Other Methods
Similarity Transformation
B is similar to A if there is nonsingular matrix T such that
B = T
−1
A T
Then
By = λy ⇒ T
−1
ATy = λy ⇒ A(Ty) = λ(Ty)
so A and B have same eigenvalues, and if y is
eigenvector of B, then x = Ty is eigenvector of A
Similarity transformations preserve eigenvalues and
eigenvectors are easily recovered
Michael T. Heath Scientiﬁc Computing 22 / 87
Eigenvalue Problems
Existence, Uniqueness, and Conditioning
Computing Eigenvalues and Eigenvectors
Problem Transformations
Power Iteration and Variants
Other Methods
Example: Similarity Transformation
From eigenvalues and eigenvectors for previous example,
_
3 −1
−1 3
_ _
1 1
1 −1
_
=
_
1 1
1 −1
_ _
2 0
0 4
_
and hence
_
0.5 0.5
0.5 −0.5
_ _
3 −1
−1 3
_ _
1 1
1 −1
_
=
_
2 0
0 4
_
So original matrix is similar to diagonal matrix, and
eigenvectors form columns of similarity transformation
matrix
Michael T. Heath Scientiﬁc Computing 23 / 87
Eigenvalue Problems
Existence, Uniqueness, and Conditioning
Computing Eigenvalues and Eigenvectors
Problem Transformations
Power Iteration and Variants
Other Methods
Diagonal Form
Eigenvalues of diagonal matrix are diagonal entries, and
eigenvectors are columns of identity matrix
Diagonal form is desirable in simplifying eigenvalue
problems for general matrices by similarity transformations
But not all matrices are diagonalizable by similarity
transformation
Closest one can get, in general, is Jordan form, which is
nearly diagonal but may have some nonzero entries on ﬁrst
superdiagonal, corresponding to one or more multiple
eigenvalues
Michael T. Heath Scientiﬁc Computing 24 / 87
Eigenvalue Problems
Existence, Uniqueness, and Conditioning
Computing Eigenvalues and Eigenvectors
Problem Transformations
Power Iteration and Variants
Other Methods
Triangular Form
Any matrix can be transformed into triangular (Schur ) form
by similarity, and eigenvalues of triangular matrix are
diagonal entries
Eigenvectors of triangular matrix less obvious, but still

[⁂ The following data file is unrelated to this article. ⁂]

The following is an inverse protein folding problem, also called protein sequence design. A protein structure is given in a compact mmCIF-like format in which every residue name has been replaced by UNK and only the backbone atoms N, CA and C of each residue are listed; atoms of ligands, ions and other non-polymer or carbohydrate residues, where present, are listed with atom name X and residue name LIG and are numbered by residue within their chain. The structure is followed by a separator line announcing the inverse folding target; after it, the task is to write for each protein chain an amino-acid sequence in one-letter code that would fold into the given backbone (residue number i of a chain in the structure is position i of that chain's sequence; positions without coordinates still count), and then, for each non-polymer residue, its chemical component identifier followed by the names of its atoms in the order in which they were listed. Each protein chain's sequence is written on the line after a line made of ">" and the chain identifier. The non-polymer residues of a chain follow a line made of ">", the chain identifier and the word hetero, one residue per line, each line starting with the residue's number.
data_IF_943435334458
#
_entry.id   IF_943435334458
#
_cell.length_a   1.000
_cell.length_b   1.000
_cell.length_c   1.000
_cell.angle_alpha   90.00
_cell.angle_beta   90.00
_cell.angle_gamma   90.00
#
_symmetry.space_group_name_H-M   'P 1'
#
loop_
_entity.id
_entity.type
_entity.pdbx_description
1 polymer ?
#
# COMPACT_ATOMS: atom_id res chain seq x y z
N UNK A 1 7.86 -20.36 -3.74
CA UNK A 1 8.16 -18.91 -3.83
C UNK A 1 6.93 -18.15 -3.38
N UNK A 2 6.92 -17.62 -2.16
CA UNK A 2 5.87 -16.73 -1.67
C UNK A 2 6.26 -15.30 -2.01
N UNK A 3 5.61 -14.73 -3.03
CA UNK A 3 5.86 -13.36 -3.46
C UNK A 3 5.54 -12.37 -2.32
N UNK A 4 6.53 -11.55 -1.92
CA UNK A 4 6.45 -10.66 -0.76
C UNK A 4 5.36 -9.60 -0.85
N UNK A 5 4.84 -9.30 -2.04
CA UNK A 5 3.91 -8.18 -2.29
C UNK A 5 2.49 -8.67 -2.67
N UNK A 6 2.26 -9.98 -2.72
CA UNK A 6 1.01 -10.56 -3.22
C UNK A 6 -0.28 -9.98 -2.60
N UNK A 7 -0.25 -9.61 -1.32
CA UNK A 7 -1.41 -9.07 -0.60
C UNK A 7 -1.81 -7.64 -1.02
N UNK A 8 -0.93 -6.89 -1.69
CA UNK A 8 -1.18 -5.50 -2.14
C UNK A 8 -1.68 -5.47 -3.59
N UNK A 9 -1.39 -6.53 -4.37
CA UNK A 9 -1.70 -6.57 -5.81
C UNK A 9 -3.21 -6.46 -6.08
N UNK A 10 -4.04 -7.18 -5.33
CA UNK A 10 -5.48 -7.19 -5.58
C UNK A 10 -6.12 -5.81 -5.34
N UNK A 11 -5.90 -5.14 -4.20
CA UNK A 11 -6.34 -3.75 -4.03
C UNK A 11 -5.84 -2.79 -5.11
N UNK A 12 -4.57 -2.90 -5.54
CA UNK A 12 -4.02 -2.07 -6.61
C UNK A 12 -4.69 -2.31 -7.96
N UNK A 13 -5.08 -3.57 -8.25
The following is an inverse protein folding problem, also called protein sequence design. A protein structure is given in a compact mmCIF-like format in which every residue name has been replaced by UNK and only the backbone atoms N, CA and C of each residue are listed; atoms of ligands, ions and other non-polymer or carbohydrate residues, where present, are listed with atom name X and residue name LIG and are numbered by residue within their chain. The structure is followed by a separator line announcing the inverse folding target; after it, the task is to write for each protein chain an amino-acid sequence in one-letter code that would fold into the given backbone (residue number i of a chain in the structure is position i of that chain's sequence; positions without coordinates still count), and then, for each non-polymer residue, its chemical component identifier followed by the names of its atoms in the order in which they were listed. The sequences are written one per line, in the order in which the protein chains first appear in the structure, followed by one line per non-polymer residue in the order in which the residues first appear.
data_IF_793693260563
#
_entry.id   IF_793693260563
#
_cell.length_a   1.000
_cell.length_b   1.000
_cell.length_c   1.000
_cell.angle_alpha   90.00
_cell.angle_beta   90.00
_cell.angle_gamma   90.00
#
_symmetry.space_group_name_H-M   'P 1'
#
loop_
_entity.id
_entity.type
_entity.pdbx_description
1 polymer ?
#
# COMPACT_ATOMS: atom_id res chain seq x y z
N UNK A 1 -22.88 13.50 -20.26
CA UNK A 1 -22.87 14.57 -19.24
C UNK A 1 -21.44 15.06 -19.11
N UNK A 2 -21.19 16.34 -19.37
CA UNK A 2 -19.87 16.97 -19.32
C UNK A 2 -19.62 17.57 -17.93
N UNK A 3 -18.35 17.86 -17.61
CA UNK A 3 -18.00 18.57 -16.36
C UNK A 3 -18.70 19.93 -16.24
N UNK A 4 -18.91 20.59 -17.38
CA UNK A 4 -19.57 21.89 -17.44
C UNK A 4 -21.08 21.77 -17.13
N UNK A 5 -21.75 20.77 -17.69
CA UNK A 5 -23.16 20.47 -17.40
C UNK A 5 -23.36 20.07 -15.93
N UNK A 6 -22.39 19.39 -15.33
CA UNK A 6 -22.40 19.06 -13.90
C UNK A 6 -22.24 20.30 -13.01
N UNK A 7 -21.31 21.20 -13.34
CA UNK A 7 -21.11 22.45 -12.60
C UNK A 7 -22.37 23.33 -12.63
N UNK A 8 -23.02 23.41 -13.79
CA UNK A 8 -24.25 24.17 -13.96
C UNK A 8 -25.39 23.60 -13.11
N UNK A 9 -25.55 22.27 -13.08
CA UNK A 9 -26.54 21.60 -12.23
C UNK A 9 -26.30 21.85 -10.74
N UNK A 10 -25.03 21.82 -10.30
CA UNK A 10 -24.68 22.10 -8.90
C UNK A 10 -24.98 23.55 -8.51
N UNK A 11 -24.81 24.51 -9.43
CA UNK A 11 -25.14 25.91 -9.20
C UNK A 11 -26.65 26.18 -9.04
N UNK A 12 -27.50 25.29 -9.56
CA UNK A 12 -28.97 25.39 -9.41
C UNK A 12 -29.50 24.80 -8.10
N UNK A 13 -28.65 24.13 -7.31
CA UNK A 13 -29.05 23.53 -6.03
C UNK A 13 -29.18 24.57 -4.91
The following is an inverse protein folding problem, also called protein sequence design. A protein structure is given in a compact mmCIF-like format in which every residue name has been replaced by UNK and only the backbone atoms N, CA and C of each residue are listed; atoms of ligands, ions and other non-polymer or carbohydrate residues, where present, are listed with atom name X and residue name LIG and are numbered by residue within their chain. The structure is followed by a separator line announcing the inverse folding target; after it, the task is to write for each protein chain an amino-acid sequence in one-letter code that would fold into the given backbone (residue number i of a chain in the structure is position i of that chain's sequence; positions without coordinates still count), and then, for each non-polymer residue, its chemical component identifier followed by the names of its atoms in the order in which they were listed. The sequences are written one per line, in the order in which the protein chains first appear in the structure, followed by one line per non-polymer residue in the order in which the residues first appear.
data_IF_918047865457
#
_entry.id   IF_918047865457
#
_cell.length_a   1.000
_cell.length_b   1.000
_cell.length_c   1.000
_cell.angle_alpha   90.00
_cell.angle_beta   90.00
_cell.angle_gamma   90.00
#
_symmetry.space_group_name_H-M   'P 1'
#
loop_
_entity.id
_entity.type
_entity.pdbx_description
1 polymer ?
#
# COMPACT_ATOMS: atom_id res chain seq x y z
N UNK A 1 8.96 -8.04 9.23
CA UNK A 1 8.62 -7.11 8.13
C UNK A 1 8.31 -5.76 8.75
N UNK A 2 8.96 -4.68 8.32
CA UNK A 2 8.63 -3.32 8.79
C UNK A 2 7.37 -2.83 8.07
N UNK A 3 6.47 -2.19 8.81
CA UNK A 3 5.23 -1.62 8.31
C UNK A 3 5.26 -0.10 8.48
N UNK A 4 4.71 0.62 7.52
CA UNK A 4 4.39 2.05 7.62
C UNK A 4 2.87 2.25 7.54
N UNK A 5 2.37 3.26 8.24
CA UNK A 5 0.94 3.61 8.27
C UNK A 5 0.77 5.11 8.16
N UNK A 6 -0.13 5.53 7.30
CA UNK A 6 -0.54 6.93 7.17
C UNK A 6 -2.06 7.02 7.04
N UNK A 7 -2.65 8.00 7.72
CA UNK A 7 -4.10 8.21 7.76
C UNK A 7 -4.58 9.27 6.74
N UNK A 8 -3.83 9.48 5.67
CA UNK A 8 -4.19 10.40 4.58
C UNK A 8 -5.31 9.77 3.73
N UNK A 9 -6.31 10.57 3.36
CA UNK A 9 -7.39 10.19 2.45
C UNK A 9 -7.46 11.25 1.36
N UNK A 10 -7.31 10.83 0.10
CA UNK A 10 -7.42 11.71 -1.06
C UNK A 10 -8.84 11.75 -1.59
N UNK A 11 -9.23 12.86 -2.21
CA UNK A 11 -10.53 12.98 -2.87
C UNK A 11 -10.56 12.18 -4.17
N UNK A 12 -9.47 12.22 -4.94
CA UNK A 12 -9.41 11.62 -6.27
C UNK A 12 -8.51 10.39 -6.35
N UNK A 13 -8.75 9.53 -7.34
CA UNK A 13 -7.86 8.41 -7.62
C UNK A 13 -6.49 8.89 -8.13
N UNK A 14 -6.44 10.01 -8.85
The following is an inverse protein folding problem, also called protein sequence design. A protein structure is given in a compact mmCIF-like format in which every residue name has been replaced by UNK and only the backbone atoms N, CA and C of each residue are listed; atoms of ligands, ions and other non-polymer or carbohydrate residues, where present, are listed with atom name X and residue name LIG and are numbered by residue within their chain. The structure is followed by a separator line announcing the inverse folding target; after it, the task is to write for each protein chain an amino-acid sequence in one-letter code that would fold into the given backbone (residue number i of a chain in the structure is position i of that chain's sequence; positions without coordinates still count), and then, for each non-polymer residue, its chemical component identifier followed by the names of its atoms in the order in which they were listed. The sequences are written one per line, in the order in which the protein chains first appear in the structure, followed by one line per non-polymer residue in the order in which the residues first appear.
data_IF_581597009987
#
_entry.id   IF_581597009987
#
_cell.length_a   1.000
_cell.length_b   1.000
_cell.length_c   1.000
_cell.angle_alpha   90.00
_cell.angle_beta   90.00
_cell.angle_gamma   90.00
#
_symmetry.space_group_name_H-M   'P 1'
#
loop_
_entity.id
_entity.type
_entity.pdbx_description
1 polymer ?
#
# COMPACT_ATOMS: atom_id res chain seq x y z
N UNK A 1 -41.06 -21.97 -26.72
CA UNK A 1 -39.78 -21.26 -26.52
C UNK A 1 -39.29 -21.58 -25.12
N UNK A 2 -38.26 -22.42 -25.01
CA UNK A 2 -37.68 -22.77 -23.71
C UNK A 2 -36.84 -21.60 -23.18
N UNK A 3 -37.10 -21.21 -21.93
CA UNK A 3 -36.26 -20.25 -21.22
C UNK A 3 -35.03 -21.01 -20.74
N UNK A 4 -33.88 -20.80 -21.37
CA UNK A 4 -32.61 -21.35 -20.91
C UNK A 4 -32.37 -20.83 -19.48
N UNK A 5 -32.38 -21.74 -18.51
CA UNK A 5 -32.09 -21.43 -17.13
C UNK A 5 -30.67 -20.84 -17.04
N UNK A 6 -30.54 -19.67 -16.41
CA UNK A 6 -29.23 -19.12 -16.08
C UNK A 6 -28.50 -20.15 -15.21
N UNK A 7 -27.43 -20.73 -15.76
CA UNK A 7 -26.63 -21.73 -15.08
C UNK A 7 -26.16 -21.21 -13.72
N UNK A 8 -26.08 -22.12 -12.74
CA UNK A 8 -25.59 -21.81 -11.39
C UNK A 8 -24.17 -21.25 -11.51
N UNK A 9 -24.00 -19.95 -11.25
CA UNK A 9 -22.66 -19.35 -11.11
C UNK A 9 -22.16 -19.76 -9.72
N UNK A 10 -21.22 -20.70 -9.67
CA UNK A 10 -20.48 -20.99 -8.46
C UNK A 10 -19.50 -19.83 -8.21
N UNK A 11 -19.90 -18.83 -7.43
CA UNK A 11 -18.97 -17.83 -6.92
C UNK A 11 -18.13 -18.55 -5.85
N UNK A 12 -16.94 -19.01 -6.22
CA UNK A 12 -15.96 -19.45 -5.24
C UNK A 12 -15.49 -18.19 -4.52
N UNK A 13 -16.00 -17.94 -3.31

straightforward to compute
If
A−λI =
_
_
U
11
u U
13
0 0 v
T
O 0 U
33
_
_
is triangular, then U
11
y = u can be solved for y, so that
x =
_
_
y
−1
0
_
_
is corresponding eigenvector
Michael T. Heath Scientiﬁc Computing 25 / 87
Eigenvalue Problems
Existence, Uniqueness, and Conditioning
Computing Eigenvalues and Eigenvectors
Problem Transformations
Power Iteration and Variants
Other Methods
Block Triangular Form
If
A =
_
¸
¸
¸
_
A
11
A
12
A
1p
A
22
A
2p
.
.
.
.
.
.
A
pp
_
¸
¸
¸
_
with square diagonal blocks, then
λ(A) =
p
_
j=1
λ(A
jj
)
so eigenvalue problem breaks into p smaller eigenvalue
problems
Real Schur form has 1 1 diagonal blocks corresponding
to real eigenvalues and 2 2 diagonal blocks
corresponding to pairs of complex conjugate eigenvalues
Michael T. Heath Scientiﬁc Computing 26 / 87
Eigenvalue Problems
Existence, Uniqueness, and Conditioning
Computing Eigenvalues and Eigenvectors
Problem Transformations
Power Iteration and Variants
Other Methods
Forms Attainable by Similarity
A T B
distinct eigenvalues nonsingular diagonal
real symmetric orthogonal real diagonal
complex Hermitian unitary real diagonal
normal unitary diagonal
arbitrary real orthogonal real block triangular
(real Schur)
arbitrary unitary upper triangular
(Schur)
arbitrary nonsingular almost diagonal
(Jordan)
Given matrix A with indicated property, matrices B and T
exist with indicated properties such that B = T
−1
AT
If B is diagonal or triangular, eigenvalues are its diagonal
entries
If B is diagonal, eigenvectors are columns of T
Michael T. Heath Scientiﬁc Computing 27 / 87
Eigenvalue Problems
Existence, Uniqueness, and Conditioning
Computing Eigenvalues and Eigenvectors
Problem Transformations
Power Iteration and Variants
Other Methods
Power Iteration
Simplest method for computing one eigenvalue
eigenvector pair is power iteration, which repeatedly
multiplies matrix times initial starting vector
Assume A has unique eigenvalue of maximum modulus,
say λ
1
, with corresponding eigenvector v
1
Then, starting from nonzero vector x
0
, iteration scheme
x
k
= Ax
k−1
converges to multiple of eigenvector v
1
corresponding to
dominant eigenvalue λ